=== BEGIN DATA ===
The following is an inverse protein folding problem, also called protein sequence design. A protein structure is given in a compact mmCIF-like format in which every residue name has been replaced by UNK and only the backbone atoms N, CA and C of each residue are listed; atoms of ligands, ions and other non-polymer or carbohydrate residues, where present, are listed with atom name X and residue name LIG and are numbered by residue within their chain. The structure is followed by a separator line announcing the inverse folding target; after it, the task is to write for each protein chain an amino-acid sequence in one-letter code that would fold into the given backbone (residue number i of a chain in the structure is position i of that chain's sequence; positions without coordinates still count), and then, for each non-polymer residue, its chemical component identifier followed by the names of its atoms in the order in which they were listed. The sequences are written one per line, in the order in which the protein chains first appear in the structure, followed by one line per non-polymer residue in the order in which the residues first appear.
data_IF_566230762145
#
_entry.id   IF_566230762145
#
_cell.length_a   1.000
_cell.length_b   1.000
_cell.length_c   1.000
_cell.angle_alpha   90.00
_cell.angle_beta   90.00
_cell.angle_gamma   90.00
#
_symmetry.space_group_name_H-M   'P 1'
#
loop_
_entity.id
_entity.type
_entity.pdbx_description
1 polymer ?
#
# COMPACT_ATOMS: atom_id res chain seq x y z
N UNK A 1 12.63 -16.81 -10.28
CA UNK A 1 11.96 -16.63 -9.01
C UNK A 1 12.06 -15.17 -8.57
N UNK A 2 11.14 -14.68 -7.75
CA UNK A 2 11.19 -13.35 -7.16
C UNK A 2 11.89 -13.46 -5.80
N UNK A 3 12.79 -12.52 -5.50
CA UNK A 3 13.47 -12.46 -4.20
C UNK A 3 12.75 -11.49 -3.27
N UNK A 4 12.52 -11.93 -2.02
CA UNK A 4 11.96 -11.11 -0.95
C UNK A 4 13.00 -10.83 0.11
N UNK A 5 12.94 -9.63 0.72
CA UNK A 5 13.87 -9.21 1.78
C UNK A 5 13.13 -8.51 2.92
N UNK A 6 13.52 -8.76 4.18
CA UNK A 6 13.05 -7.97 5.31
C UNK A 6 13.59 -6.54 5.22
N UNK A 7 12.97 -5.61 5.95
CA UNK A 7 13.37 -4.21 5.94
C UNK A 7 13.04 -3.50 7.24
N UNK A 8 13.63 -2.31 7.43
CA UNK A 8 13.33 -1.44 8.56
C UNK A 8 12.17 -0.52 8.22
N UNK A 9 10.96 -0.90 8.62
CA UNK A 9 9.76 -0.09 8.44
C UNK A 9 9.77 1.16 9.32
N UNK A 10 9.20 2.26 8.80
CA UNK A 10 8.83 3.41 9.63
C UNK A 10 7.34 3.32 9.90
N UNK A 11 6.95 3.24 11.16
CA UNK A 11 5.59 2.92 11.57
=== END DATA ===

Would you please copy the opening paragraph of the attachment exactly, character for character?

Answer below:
The following is an inverse protein folding problem, also called protein sequence design. A protein structure is given in a compact mmCIF-like format in which every residue name has been replaced by UNK and only the backbone atoms N, CA and C of each residue are listed; atoms of ligands, ions and other non-polymer or carbohydrate residues, where present, are listed with atom name X and residue name LIG and are numbered by residue within their chain. The structure is followed by a separator line announcing the inverse folding target; after it, the task is to write for each protein chain an amino-acid sequence in one-letter code that would fold into the given backbone (residue number i of a chain in the structure is position i of that chain's sequence; positions without coordinates still count), and then, for each non-polymer residue, its chemical component identifier followed by the names of its atoms in the order in which they were listed. The sequences are written one per line, in the order in which the protein chains first appear in the structure, followed by one line per non-polymer residue in the order in which the residues first appear.